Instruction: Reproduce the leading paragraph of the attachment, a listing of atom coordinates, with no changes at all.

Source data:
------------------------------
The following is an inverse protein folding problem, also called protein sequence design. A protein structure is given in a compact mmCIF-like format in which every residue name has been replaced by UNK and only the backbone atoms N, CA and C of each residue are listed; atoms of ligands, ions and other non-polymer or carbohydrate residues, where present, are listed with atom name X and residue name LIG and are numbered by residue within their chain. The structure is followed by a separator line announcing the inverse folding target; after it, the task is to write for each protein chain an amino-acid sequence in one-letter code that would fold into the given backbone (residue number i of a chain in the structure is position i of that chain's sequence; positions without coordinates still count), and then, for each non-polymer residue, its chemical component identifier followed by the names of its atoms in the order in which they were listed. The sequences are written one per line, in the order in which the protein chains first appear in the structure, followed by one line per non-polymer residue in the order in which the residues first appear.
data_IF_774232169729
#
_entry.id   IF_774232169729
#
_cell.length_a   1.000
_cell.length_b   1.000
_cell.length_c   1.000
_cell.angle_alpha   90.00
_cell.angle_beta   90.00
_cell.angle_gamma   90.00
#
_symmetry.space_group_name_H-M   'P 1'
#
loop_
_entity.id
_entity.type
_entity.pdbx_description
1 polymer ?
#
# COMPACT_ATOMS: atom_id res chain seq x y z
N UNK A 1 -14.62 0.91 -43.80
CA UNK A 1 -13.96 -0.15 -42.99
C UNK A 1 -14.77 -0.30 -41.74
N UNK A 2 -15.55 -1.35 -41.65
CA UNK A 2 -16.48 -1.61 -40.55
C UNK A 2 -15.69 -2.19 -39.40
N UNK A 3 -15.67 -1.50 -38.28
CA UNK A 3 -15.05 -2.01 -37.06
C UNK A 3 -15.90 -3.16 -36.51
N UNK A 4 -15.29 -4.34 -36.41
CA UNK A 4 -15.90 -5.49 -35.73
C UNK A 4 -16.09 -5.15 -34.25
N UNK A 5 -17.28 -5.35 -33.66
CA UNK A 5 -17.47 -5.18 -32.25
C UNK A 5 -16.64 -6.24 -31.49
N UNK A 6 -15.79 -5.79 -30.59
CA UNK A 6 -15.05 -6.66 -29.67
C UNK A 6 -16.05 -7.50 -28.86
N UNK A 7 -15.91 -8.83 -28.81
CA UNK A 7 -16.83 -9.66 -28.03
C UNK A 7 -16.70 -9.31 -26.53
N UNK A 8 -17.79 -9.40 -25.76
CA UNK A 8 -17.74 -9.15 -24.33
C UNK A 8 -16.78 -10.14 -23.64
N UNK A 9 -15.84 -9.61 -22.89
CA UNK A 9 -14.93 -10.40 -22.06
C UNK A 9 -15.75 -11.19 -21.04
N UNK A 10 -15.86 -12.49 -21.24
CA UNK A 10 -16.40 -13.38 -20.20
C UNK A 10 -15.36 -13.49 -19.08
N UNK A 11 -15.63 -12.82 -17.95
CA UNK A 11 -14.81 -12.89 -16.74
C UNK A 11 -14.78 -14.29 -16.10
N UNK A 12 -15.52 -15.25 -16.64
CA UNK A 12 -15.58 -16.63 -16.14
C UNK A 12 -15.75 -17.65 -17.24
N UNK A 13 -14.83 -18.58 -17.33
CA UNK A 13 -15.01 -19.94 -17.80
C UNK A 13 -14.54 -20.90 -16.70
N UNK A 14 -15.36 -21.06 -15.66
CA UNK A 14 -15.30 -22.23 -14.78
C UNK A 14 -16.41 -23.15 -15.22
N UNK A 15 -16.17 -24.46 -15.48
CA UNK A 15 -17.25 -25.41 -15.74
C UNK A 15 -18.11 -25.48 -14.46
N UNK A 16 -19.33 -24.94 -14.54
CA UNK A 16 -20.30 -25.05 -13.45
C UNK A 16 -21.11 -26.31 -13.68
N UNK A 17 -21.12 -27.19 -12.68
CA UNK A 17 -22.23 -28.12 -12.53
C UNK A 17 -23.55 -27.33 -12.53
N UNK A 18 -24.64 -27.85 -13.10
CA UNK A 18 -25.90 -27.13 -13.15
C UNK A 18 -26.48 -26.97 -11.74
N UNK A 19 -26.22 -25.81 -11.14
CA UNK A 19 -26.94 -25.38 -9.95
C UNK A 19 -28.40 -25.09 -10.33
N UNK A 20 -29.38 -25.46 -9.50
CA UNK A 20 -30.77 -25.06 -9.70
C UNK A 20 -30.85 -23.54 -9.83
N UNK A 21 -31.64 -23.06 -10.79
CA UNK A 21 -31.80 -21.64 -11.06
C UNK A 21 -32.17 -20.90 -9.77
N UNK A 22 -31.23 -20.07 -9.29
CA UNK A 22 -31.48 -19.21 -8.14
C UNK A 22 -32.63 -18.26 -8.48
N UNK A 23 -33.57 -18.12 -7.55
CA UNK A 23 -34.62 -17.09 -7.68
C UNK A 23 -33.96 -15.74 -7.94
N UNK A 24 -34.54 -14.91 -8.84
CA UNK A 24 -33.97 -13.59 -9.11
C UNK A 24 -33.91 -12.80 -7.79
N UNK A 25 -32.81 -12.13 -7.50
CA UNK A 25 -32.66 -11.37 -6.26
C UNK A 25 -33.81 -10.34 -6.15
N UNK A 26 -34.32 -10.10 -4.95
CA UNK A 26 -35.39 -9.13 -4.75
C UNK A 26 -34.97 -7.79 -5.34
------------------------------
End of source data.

The following is an inverse protein folding problem, also called protein sequence design. A protein structure is given in a compact mmCIF-like format in which every residue name has been replaced by UNK and only the backbone atoms N, CA and C of each residue are listed; atoms of ligands, ions and other non-polymer or carbohydrate residues, where present, are listed with atom name X and residue name LIG and are numbered by residue within their chain. The structure is followed by a separator line announcing the inverse folding target; after it, the task is to write for each protein chain an amino-acid sequence in one-letter code that would fold into the given backbone (residue number i of a chain in the structure is position i of that chain's sequence; positions without coordinates still count), and then, for each non-polymer residue, its chemical component identifier followed by the names of its atoms in the order in which they were listed. The sequences are written one per line, in the order in which the protein chains first appear in the structure, followed by one line per non-polymer residue in the order in which the residues first appear.